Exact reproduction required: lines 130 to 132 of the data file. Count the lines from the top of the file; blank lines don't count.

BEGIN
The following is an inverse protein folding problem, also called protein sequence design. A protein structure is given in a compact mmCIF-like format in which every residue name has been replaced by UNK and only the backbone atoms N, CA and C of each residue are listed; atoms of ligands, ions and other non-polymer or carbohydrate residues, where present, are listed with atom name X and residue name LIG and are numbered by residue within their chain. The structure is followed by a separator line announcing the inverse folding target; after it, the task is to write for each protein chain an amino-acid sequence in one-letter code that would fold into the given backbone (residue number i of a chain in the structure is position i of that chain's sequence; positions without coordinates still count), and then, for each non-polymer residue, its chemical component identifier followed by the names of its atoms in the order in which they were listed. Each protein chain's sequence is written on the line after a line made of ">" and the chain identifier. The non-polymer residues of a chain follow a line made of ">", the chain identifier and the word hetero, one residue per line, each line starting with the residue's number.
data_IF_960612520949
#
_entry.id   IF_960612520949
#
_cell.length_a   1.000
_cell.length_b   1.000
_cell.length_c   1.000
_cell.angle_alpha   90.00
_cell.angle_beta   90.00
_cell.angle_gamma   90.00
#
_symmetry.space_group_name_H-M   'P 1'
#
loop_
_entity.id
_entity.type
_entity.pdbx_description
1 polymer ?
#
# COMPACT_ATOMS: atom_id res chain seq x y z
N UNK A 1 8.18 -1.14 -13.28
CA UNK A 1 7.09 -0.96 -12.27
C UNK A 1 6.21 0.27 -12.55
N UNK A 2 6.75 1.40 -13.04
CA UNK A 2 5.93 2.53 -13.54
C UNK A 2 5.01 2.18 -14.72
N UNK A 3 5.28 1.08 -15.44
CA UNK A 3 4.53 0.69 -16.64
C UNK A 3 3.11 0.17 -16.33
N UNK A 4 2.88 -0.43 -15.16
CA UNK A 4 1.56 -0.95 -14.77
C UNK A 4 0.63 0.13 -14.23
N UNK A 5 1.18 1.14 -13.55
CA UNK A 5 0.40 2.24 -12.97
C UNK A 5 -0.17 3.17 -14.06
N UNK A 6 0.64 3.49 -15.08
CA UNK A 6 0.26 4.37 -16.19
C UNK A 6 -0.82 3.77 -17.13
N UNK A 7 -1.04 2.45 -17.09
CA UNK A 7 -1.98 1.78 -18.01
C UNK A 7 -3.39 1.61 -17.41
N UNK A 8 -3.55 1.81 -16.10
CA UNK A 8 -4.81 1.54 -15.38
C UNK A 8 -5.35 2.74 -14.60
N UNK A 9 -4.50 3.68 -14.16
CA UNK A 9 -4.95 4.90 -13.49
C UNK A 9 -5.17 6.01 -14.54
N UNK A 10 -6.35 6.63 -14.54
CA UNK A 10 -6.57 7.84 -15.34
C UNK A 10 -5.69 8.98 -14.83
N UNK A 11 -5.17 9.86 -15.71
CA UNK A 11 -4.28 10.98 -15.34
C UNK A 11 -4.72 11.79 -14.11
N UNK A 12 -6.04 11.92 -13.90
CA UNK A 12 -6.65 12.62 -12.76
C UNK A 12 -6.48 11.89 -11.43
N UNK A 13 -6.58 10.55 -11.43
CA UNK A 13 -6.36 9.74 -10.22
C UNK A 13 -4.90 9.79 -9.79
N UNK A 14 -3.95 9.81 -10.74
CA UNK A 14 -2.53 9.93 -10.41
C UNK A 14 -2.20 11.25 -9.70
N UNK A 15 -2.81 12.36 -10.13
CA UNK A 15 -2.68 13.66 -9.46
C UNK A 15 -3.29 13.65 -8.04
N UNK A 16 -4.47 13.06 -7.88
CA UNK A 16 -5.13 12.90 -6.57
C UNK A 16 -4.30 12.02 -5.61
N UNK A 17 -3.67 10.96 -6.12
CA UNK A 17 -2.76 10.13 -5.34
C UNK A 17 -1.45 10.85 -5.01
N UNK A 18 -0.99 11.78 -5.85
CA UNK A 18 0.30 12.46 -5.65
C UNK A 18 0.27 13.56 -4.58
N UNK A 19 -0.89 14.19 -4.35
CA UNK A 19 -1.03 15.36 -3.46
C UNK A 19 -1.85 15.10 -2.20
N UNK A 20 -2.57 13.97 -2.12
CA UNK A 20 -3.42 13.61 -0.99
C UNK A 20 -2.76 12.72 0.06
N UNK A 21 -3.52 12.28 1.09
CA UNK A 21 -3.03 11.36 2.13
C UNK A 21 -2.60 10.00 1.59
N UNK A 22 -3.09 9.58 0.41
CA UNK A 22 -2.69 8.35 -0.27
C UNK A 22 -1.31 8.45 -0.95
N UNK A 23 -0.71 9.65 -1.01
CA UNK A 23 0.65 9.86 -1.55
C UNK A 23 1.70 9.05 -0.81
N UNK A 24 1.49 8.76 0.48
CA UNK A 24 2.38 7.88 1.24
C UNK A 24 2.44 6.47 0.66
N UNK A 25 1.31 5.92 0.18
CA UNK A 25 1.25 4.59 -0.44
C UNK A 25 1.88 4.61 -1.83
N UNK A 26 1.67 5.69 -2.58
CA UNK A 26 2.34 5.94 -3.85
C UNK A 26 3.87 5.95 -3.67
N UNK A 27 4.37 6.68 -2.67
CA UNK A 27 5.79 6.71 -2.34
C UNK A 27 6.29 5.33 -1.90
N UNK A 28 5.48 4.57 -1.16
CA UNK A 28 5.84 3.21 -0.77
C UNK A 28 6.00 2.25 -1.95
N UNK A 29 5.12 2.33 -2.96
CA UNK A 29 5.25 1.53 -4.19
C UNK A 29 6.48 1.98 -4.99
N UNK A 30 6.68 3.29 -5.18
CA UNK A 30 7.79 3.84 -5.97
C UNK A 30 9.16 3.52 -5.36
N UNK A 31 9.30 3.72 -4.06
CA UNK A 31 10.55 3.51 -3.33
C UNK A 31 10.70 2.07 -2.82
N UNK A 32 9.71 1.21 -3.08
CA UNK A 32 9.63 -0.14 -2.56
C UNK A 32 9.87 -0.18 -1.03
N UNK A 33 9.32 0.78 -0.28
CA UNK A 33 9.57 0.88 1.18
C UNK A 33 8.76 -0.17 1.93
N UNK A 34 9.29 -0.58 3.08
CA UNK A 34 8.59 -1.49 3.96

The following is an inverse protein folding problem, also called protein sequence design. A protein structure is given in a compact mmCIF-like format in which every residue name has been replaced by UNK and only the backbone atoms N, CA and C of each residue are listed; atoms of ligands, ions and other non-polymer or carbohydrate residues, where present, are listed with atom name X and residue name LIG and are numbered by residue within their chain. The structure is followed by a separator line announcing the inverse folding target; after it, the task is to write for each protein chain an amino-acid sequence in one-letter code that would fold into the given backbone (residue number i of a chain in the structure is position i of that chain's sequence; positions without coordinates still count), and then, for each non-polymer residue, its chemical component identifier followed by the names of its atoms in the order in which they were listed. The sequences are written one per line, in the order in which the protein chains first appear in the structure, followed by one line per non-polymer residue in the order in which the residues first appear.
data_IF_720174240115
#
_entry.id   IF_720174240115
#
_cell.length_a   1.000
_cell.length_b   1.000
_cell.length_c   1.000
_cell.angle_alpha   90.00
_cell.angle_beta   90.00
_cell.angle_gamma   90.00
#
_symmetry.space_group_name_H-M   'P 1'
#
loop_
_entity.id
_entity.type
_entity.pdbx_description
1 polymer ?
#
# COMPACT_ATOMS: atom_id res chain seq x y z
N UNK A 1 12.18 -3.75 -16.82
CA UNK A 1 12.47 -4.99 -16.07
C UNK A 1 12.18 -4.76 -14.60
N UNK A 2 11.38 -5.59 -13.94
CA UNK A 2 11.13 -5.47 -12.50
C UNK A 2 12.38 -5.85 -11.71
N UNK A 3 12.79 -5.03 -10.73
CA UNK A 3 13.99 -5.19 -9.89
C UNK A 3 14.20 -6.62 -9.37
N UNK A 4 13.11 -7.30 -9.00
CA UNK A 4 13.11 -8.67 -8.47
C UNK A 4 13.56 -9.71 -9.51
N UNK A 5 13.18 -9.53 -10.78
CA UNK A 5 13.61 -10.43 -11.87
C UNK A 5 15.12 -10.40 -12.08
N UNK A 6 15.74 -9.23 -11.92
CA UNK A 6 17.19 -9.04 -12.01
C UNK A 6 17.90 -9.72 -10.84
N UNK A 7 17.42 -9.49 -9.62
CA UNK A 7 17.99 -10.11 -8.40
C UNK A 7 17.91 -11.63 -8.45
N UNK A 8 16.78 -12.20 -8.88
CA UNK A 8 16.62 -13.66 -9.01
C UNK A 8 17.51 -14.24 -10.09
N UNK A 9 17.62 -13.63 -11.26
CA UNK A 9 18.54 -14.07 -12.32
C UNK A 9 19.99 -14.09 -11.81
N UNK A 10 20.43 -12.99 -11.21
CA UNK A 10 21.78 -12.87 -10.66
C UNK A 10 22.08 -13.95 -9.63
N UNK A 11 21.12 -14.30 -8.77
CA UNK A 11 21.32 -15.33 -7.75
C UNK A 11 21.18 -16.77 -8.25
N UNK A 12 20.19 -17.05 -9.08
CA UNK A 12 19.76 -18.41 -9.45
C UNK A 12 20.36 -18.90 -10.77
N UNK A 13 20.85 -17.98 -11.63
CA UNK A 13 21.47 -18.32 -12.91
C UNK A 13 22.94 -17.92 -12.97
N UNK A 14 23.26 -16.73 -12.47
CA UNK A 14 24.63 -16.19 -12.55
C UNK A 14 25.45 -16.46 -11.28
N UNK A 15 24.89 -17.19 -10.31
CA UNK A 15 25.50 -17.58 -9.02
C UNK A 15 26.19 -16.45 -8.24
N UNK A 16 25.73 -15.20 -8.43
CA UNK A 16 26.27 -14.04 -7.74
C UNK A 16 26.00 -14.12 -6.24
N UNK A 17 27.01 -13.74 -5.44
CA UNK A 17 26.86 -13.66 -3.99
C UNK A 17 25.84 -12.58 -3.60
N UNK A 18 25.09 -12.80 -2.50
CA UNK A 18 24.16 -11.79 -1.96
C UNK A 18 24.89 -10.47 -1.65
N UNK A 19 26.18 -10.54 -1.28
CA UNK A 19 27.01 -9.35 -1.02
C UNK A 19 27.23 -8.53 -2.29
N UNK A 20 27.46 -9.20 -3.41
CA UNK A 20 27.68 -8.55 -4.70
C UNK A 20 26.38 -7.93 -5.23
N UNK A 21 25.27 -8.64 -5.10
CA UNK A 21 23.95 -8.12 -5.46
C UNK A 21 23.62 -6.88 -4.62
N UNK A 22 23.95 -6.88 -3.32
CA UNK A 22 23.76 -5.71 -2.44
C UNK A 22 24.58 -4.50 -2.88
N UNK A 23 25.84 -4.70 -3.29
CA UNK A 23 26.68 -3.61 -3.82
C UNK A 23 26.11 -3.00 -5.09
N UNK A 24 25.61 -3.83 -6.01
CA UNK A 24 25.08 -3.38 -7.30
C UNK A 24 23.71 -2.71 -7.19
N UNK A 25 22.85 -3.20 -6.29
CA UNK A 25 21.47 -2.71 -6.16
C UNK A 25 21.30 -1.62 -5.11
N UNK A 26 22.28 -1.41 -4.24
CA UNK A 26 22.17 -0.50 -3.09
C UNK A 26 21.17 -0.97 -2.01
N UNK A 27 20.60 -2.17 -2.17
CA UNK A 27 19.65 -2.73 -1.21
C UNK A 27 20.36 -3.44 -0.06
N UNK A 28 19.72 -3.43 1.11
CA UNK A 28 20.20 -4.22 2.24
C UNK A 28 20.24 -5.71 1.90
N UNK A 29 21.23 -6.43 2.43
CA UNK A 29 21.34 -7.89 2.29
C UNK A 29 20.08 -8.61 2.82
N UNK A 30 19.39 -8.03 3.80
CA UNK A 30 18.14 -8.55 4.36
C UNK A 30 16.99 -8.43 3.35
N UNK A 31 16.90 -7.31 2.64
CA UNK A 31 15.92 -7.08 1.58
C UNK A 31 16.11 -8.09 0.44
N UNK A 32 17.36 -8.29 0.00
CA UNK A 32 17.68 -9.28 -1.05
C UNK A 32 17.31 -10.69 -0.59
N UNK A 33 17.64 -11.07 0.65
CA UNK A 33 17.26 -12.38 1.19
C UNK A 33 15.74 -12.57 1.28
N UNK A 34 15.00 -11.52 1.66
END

_cell.length_c   1.000
_cell.angle_alpha   90.00
_cell.angle_beta   90.00